Left wants Australian parliament to debate if nation goes to war
Members of Labor’s left want parliament to have the authority to declare war and send troops to a foreign battlefield, and are advocating a resolution to be put to the party’s national conference starting next week.
The controversial policy change has the backing of the NSW Labor left, which includes Tanya Plibersek and Anthony Albanese, but does not have the support of the opposition’s defence spokesman Richard Marles or foreign affairs spokeswoman Penny Wong.
Labor’s national conference fringe program includes a forum hosted by lobby group Be Sure on War — Australians for War Powers Reforms, at which Labor spokesmen Mike Kelly and Andrew Giles are speaking.
Be Sure on War argues that decisions to go to war should be made with greater transparency and accountability: “Australia needs a democratic system where there are strong checks and balances for when troops are sent into overseas conflict. We want legislation requiring parliamentary approval for entering conflict overseas, so we have proper debate, scrutiny and critical appraisal of the decision.”
However, Mr Marles quashed the suggestion of any change to Labor’s current policy or existing practice, insisting that deploying Australian Defence Force personnel outside Australia must and would remain “the sole prerogative” of executive government.
“Labor fully supports the principle that it is the role of our parliament to debate issues of concern and to act as a focal point for discussions which take place in the Australian community,” he said.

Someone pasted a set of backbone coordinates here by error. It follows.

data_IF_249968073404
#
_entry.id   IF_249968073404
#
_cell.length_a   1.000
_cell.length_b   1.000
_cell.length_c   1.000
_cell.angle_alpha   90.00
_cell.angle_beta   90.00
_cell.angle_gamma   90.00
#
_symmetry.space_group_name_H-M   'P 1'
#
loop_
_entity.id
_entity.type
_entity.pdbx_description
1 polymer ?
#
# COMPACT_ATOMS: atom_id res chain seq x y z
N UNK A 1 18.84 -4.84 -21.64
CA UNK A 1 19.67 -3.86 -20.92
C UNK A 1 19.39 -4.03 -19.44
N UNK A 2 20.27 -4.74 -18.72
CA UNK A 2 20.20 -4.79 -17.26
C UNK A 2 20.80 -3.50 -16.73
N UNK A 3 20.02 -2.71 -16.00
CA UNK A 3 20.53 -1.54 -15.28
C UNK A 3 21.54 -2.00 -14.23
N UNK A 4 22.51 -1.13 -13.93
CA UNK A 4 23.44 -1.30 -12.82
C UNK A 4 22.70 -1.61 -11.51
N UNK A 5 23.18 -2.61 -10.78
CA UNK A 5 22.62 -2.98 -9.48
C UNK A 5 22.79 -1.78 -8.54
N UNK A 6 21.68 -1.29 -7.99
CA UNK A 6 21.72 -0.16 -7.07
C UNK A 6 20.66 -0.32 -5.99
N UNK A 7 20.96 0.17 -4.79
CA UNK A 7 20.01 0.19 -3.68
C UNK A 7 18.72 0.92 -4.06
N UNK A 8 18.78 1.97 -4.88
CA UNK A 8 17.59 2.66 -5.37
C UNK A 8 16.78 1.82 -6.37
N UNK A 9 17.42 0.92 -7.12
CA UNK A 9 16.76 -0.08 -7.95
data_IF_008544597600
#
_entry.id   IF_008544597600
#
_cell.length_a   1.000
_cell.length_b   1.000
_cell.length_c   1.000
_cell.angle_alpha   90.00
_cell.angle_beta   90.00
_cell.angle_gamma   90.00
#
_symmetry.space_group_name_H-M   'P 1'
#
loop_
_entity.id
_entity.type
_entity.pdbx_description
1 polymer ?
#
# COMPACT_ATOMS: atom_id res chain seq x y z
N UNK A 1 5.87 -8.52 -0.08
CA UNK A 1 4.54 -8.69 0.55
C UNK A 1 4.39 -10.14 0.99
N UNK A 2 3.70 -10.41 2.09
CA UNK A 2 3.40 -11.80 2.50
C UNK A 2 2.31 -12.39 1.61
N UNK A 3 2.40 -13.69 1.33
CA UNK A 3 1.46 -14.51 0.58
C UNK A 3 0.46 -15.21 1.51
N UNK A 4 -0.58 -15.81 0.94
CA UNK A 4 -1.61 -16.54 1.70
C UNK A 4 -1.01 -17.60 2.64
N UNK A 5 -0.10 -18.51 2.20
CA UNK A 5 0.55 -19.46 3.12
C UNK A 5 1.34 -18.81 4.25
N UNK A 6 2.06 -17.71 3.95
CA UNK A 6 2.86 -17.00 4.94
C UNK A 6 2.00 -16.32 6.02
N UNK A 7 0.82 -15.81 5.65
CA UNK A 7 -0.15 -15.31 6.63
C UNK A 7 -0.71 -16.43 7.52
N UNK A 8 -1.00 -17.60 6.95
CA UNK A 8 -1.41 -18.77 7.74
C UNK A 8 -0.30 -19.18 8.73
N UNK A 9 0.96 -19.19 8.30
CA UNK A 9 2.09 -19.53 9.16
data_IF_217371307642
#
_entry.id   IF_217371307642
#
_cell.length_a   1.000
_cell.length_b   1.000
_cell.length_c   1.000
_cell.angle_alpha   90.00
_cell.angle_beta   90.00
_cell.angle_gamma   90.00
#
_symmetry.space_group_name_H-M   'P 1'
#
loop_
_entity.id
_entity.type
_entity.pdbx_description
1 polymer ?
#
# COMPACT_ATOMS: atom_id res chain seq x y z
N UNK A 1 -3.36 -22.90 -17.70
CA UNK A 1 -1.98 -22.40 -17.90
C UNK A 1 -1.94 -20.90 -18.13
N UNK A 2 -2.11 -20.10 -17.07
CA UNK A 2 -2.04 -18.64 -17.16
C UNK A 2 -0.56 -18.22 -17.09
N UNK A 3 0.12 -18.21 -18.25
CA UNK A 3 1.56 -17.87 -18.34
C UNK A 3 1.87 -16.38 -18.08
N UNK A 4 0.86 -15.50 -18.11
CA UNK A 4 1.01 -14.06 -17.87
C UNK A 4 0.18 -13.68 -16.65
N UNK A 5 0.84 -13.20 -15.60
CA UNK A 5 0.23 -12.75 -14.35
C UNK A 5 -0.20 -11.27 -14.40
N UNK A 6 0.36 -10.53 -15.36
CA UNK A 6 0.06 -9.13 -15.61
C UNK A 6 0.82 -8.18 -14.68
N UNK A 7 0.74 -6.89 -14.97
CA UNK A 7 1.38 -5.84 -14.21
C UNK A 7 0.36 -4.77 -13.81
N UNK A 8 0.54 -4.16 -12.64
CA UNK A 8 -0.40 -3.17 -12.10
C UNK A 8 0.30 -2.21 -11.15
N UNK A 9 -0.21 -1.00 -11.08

“The imperative for parliamentary debate, however, should not be confused with a requirement for parliamentary approval for the deployment of ADF personnel. The government of the day must always retain the necessary flexibility to allow it to respond to threats to Australia’s national security quickly and efficiently.”
Mr Kelly said he did not support parliamentary approval for going to war. Mr Giles said there was a need to “get the balance right between the responsibilities of the executive and of politicians”.
“I do believe we should seek to improve transparency and accountability and encourage Australians to consider what checks and balances are required over such vital decisions,” Mr Giles said.
The decision to go to war has always been made by the prime minister and cabinet.